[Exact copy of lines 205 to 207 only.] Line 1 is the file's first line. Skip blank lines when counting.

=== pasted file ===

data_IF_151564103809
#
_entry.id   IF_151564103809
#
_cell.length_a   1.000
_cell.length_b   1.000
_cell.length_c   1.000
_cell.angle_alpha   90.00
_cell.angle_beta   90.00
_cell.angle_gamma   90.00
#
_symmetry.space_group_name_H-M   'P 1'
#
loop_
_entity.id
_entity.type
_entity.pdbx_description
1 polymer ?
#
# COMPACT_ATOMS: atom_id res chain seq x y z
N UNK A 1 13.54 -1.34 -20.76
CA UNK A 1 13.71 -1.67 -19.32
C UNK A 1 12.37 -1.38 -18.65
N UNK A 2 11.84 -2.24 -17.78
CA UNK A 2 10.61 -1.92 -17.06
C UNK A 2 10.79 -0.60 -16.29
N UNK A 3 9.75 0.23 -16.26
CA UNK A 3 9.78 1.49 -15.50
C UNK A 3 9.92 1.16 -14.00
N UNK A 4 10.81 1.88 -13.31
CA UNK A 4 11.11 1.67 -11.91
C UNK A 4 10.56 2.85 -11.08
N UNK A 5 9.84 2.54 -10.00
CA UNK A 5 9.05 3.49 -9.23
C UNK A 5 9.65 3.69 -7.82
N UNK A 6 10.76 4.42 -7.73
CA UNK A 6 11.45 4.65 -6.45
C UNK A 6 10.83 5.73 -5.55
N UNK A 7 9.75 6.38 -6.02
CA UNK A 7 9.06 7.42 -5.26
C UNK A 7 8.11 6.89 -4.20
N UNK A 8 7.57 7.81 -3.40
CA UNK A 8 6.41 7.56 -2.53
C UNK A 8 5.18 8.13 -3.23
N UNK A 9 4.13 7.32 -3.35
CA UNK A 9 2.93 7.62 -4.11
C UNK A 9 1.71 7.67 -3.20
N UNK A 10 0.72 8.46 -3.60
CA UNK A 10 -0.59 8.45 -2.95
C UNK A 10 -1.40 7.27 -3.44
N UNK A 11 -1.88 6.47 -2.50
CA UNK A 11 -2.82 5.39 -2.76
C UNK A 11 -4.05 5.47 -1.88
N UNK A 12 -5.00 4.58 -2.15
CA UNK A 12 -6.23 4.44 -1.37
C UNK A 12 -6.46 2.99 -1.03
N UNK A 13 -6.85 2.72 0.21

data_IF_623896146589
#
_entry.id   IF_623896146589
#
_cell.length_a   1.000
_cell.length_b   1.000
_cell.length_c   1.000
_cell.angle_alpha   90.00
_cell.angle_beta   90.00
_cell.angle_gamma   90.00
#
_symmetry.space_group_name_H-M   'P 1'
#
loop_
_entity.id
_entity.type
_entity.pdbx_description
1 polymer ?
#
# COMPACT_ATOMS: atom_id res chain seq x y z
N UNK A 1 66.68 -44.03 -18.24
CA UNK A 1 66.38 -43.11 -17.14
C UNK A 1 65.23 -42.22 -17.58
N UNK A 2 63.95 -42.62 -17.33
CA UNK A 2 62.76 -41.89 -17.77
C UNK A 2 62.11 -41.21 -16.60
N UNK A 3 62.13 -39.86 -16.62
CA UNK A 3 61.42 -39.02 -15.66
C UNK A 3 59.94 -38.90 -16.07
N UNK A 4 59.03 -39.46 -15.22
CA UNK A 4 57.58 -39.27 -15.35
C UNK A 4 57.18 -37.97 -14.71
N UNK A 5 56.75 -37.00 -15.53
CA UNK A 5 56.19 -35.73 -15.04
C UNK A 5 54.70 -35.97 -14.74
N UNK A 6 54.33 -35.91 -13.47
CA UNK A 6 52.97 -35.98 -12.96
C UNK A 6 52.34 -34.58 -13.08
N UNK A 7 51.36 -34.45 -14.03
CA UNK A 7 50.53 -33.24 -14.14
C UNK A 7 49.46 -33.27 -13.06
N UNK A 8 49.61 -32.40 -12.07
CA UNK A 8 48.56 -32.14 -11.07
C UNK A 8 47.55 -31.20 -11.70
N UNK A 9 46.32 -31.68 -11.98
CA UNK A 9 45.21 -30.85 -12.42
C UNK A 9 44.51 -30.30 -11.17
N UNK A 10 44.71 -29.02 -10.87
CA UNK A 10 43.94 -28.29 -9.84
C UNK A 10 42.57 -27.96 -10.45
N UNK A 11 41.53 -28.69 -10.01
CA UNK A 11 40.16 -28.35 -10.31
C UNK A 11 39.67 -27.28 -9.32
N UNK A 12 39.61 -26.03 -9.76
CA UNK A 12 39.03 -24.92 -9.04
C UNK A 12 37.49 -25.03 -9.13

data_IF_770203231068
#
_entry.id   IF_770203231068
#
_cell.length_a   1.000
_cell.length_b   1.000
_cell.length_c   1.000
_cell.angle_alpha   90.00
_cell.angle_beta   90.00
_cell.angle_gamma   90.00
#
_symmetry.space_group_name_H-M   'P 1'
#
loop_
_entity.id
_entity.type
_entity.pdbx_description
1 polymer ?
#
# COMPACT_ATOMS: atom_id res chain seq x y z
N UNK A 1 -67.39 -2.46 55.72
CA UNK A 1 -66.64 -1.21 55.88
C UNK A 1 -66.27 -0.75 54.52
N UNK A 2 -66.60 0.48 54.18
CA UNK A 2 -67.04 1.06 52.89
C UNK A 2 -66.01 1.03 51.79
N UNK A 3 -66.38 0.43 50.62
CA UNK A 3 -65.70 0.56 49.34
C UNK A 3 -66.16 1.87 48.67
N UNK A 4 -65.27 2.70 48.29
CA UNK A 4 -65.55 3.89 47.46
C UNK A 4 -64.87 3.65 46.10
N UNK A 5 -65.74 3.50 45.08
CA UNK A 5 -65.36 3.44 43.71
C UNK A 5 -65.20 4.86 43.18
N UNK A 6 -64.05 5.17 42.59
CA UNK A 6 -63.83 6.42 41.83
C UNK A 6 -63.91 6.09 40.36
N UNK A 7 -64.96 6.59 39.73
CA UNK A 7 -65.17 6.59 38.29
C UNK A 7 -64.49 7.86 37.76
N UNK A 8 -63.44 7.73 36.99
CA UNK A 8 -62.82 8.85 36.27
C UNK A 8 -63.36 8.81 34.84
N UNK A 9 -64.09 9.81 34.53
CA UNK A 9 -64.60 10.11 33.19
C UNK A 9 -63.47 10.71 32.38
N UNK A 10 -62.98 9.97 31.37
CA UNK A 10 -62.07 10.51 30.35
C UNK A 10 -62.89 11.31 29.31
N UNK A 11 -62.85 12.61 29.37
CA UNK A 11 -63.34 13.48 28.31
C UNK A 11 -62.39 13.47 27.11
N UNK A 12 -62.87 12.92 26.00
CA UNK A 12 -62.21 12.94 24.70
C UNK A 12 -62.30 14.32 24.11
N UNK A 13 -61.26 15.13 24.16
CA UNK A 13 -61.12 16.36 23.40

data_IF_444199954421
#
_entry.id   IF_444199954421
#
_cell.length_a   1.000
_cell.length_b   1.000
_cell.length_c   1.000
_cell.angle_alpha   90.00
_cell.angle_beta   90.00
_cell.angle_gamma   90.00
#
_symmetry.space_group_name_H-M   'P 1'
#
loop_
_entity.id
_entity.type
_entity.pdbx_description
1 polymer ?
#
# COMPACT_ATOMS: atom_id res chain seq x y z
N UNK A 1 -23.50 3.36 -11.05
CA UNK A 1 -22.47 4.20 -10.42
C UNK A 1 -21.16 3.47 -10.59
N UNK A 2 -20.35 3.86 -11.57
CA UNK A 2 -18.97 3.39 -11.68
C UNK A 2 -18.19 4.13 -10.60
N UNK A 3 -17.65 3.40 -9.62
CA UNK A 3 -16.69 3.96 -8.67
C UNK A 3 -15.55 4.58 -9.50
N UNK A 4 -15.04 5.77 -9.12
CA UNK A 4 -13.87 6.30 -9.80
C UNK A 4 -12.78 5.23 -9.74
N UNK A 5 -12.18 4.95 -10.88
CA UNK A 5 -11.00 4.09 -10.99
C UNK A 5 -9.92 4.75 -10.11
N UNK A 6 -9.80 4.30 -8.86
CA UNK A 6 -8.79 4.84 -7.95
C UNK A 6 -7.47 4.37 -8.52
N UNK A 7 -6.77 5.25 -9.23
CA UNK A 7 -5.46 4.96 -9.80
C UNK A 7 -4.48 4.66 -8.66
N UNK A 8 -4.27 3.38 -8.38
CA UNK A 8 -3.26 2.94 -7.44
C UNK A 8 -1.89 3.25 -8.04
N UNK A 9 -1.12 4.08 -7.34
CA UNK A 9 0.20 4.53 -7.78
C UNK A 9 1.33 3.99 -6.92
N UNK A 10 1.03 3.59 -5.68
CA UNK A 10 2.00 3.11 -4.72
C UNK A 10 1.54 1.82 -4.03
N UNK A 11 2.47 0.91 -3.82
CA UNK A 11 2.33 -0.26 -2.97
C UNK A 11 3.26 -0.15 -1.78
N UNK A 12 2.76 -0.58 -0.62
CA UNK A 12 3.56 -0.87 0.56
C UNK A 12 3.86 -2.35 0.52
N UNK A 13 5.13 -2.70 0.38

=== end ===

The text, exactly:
CA UNK A 5 -11.00 4.09 -10.99
C UNK A 5 -9.92 4.75 -10.11
N UNK A 6 -9.80 4.30 -8.86